20 Miles of Solar Panels Give Bikers Shelter Along Highway

solar powered bike lane

Connects the towns of Daejeon and Sejong (around 20 miles apart) a few hours from the capital city of Seoul, South Korea, this two-lane bike path provides weather protection for bicyclists (from sun and rain) but also powers the lights along the highway for both bikes and cars. A similar system could potentially even be tapped by rural houses in remote areas along more off-the-grid routes.

solar topped bike path

There are many possible critiques of this approach, not least of which involve concern for the safety of cyclists, but since many already bike illegally along the shoulders of high-speed freeways this at least seems like a step up for their well-being. You can see a good portion of the span in the drone-captured video below – watch that first and then decide whether it looks like a good place to ride.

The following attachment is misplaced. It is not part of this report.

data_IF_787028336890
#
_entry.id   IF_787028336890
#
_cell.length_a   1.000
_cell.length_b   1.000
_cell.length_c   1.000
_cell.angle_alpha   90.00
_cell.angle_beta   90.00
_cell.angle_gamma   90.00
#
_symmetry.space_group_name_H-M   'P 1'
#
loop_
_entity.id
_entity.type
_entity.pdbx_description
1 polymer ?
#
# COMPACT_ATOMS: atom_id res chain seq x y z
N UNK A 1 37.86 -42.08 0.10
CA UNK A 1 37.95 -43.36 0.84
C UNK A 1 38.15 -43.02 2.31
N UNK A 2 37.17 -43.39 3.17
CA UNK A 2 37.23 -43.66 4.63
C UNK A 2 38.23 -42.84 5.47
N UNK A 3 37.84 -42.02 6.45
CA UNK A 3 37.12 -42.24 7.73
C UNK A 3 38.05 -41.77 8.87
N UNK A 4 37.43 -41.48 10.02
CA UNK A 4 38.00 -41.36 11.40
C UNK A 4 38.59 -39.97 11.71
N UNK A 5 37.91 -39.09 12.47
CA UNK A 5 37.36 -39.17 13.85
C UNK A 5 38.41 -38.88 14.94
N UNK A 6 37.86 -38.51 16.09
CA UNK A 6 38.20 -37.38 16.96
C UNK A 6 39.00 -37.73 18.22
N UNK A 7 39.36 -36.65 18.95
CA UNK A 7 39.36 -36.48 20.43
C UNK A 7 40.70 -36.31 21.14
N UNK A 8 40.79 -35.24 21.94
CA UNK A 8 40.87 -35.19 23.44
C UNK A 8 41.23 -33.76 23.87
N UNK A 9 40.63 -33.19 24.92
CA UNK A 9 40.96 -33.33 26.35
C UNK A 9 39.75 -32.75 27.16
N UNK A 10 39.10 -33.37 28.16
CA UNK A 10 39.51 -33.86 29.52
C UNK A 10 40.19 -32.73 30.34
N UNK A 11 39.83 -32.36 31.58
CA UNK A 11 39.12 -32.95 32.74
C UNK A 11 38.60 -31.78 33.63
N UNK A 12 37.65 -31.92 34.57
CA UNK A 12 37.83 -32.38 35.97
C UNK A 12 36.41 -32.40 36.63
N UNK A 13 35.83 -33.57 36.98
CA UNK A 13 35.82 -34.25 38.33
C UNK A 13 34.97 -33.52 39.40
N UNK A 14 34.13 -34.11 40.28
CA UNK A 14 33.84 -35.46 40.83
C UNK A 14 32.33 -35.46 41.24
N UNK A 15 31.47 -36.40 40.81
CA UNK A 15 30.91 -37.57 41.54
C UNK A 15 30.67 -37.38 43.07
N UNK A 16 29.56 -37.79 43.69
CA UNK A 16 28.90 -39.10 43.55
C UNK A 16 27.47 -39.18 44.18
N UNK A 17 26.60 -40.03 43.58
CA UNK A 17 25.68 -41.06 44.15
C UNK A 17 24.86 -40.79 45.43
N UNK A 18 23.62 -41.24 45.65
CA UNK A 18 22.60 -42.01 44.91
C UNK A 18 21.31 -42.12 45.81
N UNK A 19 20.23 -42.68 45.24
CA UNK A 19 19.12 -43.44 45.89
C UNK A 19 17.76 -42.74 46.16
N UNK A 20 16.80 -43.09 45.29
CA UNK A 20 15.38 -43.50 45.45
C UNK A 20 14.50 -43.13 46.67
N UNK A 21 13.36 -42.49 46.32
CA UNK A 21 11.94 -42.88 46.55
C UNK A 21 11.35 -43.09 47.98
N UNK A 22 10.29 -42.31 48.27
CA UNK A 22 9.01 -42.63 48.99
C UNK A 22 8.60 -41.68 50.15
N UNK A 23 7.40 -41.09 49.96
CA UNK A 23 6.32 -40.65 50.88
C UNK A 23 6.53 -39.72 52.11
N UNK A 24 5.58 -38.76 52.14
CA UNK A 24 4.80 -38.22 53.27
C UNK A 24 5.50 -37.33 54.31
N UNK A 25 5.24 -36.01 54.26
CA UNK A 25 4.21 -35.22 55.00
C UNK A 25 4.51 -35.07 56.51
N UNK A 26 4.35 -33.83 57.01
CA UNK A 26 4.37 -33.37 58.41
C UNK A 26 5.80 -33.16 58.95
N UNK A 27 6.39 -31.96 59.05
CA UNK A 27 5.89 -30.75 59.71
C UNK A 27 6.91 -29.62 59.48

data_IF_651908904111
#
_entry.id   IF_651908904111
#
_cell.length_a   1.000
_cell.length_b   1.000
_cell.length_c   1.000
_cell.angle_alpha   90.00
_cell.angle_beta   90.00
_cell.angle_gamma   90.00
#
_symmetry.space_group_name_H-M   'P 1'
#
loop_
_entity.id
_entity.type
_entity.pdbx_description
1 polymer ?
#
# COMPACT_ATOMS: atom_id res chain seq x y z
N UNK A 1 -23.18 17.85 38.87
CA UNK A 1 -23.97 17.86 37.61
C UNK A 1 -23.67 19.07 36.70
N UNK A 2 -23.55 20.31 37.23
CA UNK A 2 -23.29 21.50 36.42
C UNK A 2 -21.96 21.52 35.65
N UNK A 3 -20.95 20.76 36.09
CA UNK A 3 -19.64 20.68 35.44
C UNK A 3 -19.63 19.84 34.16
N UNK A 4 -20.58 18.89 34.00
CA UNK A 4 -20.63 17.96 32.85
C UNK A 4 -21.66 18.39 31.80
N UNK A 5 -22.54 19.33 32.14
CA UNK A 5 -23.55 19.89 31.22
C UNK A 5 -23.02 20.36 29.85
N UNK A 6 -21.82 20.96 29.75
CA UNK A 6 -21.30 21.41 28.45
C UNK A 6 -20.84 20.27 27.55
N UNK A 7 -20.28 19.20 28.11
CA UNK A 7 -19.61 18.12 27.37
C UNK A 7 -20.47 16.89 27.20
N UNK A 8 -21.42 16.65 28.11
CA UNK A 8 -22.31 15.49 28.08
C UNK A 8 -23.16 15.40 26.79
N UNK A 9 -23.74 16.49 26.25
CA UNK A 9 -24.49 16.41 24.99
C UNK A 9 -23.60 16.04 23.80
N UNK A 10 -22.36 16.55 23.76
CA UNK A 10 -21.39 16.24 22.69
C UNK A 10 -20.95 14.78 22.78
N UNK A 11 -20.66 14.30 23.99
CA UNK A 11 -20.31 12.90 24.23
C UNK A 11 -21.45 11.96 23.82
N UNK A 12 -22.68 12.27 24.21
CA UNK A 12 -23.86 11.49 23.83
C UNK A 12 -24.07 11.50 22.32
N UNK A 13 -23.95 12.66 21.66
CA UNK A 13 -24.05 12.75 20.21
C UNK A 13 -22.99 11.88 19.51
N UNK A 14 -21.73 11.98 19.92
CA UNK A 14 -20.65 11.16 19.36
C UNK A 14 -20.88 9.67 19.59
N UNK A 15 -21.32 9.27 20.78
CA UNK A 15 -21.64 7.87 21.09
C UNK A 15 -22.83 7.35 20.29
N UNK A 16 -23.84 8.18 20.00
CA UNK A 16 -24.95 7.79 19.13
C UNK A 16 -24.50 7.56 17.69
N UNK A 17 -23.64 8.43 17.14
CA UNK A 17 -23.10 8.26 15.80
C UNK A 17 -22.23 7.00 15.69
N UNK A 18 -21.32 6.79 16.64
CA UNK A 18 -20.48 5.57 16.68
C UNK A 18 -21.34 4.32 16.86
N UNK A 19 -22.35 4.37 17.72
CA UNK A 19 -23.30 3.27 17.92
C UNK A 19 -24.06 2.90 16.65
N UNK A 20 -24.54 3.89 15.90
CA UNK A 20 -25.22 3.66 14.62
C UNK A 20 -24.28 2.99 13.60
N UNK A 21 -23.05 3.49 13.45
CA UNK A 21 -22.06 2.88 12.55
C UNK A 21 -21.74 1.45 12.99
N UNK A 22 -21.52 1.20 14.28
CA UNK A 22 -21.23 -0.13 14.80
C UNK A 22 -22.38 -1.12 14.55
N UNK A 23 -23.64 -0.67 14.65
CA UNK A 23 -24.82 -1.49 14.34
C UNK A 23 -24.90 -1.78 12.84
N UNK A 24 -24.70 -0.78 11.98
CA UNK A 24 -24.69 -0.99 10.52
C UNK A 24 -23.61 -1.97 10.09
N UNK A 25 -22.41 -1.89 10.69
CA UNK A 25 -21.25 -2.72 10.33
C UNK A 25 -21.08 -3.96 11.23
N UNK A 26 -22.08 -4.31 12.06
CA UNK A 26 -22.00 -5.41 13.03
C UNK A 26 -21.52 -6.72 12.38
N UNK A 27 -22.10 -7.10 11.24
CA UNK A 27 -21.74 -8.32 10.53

With fewer inter-city intersections to contend with, bikers are able to use the route without too much interruption and exit it at periodic intervals. Whether this would be accepted somewhere like the United States, where pollution concerns and safety standards might pose hurdles, is another question – for now, it is live along one stretch in South Korea and if it goes over well may spread within or beyond that country.

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See more in Energy & Power or under Science. April, 2015.